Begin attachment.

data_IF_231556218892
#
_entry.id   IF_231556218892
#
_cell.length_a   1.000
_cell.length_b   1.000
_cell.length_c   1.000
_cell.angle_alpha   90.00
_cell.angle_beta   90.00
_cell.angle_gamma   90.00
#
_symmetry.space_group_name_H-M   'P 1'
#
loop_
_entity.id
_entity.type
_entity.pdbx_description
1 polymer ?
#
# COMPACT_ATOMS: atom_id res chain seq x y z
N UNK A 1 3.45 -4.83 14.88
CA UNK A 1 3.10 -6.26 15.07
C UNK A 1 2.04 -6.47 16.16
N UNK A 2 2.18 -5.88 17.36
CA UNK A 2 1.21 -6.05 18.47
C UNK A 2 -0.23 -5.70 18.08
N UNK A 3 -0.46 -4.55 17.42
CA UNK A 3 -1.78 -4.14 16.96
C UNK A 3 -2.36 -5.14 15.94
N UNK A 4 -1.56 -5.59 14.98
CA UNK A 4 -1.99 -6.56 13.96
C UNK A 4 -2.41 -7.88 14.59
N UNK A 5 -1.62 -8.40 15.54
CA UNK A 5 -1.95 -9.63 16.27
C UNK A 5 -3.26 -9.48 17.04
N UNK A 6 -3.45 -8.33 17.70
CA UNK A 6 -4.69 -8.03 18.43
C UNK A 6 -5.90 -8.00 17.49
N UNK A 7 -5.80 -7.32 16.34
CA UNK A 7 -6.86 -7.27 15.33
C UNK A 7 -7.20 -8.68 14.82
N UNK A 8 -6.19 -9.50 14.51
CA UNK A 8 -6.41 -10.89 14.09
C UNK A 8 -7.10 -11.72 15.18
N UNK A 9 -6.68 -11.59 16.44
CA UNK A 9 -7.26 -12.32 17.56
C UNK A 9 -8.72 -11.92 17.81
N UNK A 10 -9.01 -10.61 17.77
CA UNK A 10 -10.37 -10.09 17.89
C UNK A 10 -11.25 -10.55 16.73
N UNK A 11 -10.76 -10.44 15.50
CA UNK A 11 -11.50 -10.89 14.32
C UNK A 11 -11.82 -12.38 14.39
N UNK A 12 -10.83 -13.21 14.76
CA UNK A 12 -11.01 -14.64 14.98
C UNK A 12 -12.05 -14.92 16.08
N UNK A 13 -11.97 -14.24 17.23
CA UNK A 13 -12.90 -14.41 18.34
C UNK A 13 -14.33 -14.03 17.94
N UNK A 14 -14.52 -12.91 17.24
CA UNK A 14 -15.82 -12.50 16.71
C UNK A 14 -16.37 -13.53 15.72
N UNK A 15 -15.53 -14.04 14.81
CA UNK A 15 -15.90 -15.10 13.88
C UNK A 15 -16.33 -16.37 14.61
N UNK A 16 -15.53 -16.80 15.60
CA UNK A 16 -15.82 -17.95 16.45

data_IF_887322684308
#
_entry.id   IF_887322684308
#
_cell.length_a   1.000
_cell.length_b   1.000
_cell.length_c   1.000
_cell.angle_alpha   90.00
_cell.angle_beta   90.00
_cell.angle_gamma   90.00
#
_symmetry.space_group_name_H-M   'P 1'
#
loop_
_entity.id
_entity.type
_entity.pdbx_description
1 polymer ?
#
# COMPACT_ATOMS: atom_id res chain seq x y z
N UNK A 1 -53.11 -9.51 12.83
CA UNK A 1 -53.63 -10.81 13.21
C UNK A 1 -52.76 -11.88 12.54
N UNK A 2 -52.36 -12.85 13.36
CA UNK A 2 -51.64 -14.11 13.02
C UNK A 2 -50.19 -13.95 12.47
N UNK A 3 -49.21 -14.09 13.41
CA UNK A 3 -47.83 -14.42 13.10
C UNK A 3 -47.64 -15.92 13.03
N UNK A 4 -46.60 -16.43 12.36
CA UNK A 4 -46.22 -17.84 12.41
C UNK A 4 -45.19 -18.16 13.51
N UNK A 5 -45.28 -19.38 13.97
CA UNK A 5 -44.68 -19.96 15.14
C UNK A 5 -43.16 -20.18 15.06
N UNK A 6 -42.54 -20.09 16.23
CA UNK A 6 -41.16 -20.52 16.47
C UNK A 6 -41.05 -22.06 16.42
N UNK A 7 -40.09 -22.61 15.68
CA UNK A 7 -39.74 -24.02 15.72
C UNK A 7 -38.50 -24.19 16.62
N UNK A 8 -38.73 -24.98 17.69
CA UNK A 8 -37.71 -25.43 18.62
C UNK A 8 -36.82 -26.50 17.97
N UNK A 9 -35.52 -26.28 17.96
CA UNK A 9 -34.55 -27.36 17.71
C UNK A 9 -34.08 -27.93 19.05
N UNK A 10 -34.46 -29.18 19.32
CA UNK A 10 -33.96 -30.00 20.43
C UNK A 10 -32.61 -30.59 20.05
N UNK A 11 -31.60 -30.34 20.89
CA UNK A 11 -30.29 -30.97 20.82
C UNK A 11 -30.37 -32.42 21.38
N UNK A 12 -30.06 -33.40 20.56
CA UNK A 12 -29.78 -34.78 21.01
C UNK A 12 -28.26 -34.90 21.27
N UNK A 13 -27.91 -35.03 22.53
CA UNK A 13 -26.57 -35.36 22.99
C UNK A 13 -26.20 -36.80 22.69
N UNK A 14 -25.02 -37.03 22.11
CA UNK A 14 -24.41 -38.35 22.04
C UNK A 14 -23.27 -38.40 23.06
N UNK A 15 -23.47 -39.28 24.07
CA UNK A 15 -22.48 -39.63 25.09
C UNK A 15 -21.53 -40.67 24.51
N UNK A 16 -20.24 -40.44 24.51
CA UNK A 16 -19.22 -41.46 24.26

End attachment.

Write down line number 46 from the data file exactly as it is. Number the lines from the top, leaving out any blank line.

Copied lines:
CA UNK A 9 -7.26 -12.32 17.56